Judge Yvonne Gonzalez Rogers approved the agreement, which includes $26 million in legal fees and $3.5 million in court costs for the attorneys who led the case. Although the pact includes some nonmonetary terms, it doesn’t call for costly structural changes to the way the App Store is run.
The judge, writing June 10 for the U.S. District Court for the Northern District of California, called the settlement “fair and reasonable.” She noted that the two sides reached a deal after a trial of parallel claims brought by Fortnite maker Epic Games Inc., but before a ruling in that case was handed down.
Rogers, who presided over the Epic-Apple trial, rejected the developer’s core antitrust claims but ruled for Epic on its unfair competition claim, ordering an expensive overhaul to the App Store’s payment policies. Both sides have appealed, with the iPhone maker calling the ruling “unlawful.”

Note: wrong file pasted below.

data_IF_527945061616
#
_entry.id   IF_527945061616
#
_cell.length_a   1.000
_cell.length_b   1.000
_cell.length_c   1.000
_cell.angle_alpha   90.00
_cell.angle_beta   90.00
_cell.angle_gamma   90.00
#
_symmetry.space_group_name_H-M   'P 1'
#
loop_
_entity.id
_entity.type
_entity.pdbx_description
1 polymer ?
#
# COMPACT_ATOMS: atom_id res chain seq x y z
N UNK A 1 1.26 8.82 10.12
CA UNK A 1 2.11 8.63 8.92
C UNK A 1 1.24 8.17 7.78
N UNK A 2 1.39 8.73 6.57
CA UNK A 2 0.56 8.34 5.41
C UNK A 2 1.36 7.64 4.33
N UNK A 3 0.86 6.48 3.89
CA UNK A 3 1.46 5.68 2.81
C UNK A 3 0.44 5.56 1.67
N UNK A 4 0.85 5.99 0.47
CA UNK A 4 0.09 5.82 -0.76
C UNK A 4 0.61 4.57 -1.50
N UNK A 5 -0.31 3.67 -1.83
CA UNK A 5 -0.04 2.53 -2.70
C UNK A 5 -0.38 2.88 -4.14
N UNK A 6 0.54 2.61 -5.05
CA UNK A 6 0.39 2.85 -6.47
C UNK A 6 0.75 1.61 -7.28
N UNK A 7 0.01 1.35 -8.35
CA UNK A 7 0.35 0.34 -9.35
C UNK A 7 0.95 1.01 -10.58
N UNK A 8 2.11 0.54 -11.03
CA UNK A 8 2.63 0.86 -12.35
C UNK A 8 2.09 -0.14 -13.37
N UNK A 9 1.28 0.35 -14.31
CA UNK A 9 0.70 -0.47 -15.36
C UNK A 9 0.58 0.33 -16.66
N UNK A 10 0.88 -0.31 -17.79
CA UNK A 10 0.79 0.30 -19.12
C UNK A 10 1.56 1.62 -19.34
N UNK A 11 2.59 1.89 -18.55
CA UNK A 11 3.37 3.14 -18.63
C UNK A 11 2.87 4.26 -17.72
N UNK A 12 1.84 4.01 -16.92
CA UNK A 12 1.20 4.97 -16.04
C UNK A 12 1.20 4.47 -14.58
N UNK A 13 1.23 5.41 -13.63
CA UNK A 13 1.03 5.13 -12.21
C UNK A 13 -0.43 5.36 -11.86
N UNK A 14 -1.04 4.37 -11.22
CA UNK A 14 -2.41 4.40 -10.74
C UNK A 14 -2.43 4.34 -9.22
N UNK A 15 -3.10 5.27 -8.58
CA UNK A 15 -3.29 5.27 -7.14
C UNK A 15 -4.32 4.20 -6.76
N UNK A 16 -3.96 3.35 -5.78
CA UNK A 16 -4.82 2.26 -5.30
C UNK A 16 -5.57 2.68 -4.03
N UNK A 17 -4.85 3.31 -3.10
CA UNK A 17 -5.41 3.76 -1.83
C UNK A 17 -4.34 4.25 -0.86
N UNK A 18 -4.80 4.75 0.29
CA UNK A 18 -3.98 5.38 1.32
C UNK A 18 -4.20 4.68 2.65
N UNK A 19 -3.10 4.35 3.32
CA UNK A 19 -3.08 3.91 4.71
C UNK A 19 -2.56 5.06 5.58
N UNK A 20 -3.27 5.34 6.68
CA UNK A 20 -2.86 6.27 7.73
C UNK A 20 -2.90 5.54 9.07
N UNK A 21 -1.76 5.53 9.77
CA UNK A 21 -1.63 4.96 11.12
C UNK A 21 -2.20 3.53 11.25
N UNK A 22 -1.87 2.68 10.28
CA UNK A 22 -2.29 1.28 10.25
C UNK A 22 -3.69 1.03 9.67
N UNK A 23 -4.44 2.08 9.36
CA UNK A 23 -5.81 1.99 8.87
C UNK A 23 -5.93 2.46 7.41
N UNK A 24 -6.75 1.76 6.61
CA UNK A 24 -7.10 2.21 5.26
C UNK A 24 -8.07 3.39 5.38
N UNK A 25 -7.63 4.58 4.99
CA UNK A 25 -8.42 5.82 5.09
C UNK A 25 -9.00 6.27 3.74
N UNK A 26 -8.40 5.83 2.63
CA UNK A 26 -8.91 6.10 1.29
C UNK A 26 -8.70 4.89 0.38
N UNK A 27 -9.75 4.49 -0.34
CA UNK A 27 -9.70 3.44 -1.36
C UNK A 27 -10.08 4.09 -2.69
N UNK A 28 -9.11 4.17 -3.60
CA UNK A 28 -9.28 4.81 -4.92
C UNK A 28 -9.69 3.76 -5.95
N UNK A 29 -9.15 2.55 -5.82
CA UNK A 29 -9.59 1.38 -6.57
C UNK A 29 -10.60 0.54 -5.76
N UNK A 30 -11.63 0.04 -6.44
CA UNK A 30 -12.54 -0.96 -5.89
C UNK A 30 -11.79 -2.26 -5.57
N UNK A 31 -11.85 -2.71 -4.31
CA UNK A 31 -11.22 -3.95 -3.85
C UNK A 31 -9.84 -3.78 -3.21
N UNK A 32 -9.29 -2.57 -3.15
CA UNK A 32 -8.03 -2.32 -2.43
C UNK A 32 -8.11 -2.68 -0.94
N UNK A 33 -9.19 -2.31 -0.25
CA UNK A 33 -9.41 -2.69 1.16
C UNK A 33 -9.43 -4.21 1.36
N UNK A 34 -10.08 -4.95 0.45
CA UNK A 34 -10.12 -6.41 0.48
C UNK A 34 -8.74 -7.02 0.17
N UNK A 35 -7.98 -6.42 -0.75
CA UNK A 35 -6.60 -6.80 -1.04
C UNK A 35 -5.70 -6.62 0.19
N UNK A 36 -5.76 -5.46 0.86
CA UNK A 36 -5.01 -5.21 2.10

The lawsuits on behalf of Epic and the developers—like a parallel consumer case—accused Apple of maintaining the dominance of its distribution platform partly by preventing developers from “steering” their customers toward payment methods that circumvent the App Store.
The allegations echo some of the broader antitrust challenges confronting Apple and other Silicon Valley giants that run dominant app platforms, including
Although the legal theories vary, the court cases generally involve allegations that Apple and the others deployed an array of illegal tactics to corner the app distribution market and the related market for in-app purchases.
Google is also facing a virtually identical suit by Epic, parallel proposed class actions, and similar claims by dating app developer
Hagens Berman Sobol Shapiro LLP is lead counsel for the developers. Apple is represented by Gibson, Dunn & Crutcher LLP.
The case is Cameron v. Apple Inc., N.D. Cal., No. 19-cv-3074, 6/10/22.